CUMBERLAND, Va. (WRIC) – In a recent press release, non-profit watchdog group Stop Animal Exploitation Now shared Detailed Facility Reports from the Environmental Protection Agency which show a variety of violations coming from the Envigo dog breeding facility in Cumberland County.
Envigo’s practices have sparked controversy over the past two years for its mistreatment of the dogs it breed, specifically beagles, which are used for research purposes. Now there are reports of EPA violations for contaminants in their facility’s water systems.
Michael A. Budkie, co-founder of Stop Animal Exploitation Now (SEAN), said in the press release that these failures to comply with EPA standards represent violations of the Safe Drinking Water Act and the Clean Water Act.
One of the reports showed violations of EPA standards for nitrogen levels in the facility’s wastewater. 8News inquired about the origin of this excessive nitrogen and was informed that it was due to increased kennel trough cleaning and adjustments to the treatment process.
According to the report, this wastewater could impact the surrounding watershed including the James River, Deep Creek, Muddy Creek and Maxey Mill Creek.
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These nitrogen levels were out of EPA compliance in eight out of the last twelve quarters, with two of those quarters designated as “Significant/Category 1 Noncompliance”. This is a category triggered by the EPA system due to the excessive levels of contaminants.
The report states that during the period from April to the end of June 2021, Envigo’s Cumberland facility had wastewater, at its point of discharge from the treatment system, with 467% of the acceptable level of nitrogen. These levels fell to 71% of the acceptable level and rose again, in the period from October through December 2021, to 157%.
A second report showed the facility’s chlorination treatment system had violations in nine of the last twelve quarters. These violations varied over the course of the last three years and included failure to comply with EPA standards for arsenic, lead and copper, inorganic chemicals and nitrates.
In an email to 8News, Roy Seneca from the EPA Region 3 press office said that these violations were reported to the EPA by the Virginia Department of Health (VDH).
Linda Scarborough, Public Information Officer for the VDH Western Region, said that questions regarding wastewater violations would have to be answered by the Department of Environmental Quality (DEQ).
However, the VDH did say that there are two wells that supply water to Envigo’s facility, both of which have contamination issues.
“The Yellow well (Well No.2) is currently offline due to high MPNs and positive E-coli sample results. The Red well (Well No.1) has high levels of nitrate, but it is currently in compliance,” Scarborough said in an email. “The water from the wells feeds the office building and dog kennels where animal testing occurs for multiple human products.”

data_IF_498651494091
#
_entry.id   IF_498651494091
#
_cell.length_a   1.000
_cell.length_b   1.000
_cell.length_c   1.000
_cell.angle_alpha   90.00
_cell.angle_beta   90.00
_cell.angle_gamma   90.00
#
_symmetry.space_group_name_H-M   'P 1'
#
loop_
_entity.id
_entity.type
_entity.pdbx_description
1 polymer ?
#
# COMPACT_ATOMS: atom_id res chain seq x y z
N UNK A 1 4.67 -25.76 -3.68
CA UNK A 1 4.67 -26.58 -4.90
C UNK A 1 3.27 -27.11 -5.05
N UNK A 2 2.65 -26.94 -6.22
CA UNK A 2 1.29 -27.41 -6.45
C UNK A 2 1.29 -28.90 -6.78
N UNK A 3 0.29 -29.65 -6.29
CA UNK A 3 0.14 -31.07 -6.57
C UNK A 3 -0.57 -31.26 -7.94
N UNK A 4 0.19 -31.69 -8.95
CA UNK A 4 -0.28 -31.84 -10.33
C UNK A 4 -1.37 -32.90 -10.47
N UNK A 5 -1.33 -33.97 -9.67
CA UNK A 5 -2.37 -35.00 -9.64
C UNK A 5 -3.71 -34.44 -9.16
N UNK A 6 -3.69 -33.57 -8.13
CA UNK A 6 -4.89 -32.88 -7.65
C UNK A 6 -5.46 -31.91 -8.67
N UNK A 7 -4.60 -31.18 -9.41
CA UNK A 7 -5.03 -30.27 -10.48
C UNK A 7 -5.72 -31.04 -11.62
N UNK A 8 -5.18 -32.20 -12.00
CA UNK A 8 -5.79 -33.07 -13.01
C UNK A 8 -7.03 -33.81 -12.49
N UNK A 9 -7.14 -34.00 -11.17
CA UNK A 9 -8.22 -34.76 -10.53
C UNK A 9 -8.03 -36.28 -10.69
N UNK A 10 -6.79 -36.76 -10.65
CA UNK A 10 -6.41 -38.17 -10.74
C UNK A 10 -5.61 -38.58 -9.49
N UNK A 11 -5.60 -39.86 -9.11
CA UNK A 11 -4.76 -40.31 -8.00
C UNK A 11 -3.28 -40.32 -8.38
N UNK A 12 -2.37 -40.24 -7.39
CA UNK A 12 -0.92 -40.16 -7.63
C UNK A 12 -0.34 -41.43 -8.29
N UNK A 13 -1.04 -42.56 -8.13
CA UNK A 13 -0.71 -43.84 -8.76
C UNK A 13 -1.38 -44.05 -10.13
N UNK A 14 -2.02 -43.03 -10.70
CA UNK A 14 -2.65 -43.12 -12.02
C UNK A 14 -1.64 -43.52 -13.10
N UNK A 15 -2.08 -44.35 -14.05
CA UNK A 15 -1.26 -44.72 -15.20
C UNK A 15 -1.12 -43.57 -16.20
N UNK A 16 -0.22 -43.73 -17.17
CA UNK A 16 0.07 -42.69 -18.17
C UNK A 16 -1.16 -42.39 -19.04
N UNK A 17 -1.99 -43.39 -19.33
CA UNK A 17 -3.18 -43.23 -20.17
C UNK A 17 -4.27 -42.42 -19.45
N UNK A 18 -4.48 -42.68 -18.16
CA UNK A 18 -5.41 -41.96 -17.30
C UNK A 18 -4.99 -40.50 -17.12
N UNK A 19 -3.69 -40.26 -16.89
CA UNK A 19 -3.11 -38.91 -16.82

Scarborough went on to say that there are a variety of ways in which these wells may have become contaminated, but the Office of Drinking Water is not currently able to determine the exact source of contamination, as they have not carried out an in-depth study.
According to the VDH, the water system feeding the facility, which includes the two wells, was recently sold to a new owner, who has since hired an engineer to help with these water quality problems. This could involve the drilling of new wells to replace the two that are contaminated.
Mark Hubbard, Senior Vice President of Advocacy for McGuireWoods Consulting and spokesperson for Envigo, said in a statement to 8News concerning these reports, “As part of our routine monitoring program for these systems, we self-report results to appropriate government agencies. These results periodically prompt necessary adjustments and improvements.”
“We are currently working with an engineering firm to implement upgrades to our systems. This work is being done within the guidelines and oversight of the Virginia Department of Health.”
Hubbard also said that one of the top priorities for Envigo is the health and safety of both its employees and their animals.
Regarding wastewater non-compliance, Heather Diehls, Water Compliance and Monitoring Manager for the Piedmont Regional Office of the DEQ, provided further information in an email to 8News. Diehls said that the Envigo dog breeding facility has a Virginia Pollutant Discharge Elimination System (VPDES) permit to discharge wastewater directly into Maxey Mill Creek.
Maxey Mill Creek flows into Deep Creek, which joins with the James River upstream of Richmond.
She explained that the excessive level of nitrogen noted in these reports was Total Kjeldahl Nitrogen (TKN), a nutrient, which represents the total concentration of organic nitrogen and ammonia in the wastewater.
“Under certain stream conditions (temperature and pH) ammonia may cause impacts to aquatic life,” said Diehls. “Excessive nutrients in ambient streams may also promote algae blooms. “
Diehls went on to say, “On the September and November 2021 discharge monitoring reports, the facility reported elevated levels of TKN. In response to the permit exceedances, the facility engaged an engineering firm to assist them with optimizing wastewater treatment. DEQ issued Warning Letters to the facility for the permit exceedances. There have been no permit exceedances since November 2021.”
When asked about the DEQ’s response to these types of violations, Diehls explained, “Not all permit exceedances that EPA labels as ‘Significant/Category 1 Noncompliance’ meets DEQ criteria for an enforcement action. The permit exceedances reported by this facility do not currently meet DEQ criteria for an enforcement action.”
Editor’s note: 3/24/22: In an earlier version of this story, we incorrectly stated in which VDH region Envigo’s facility is located.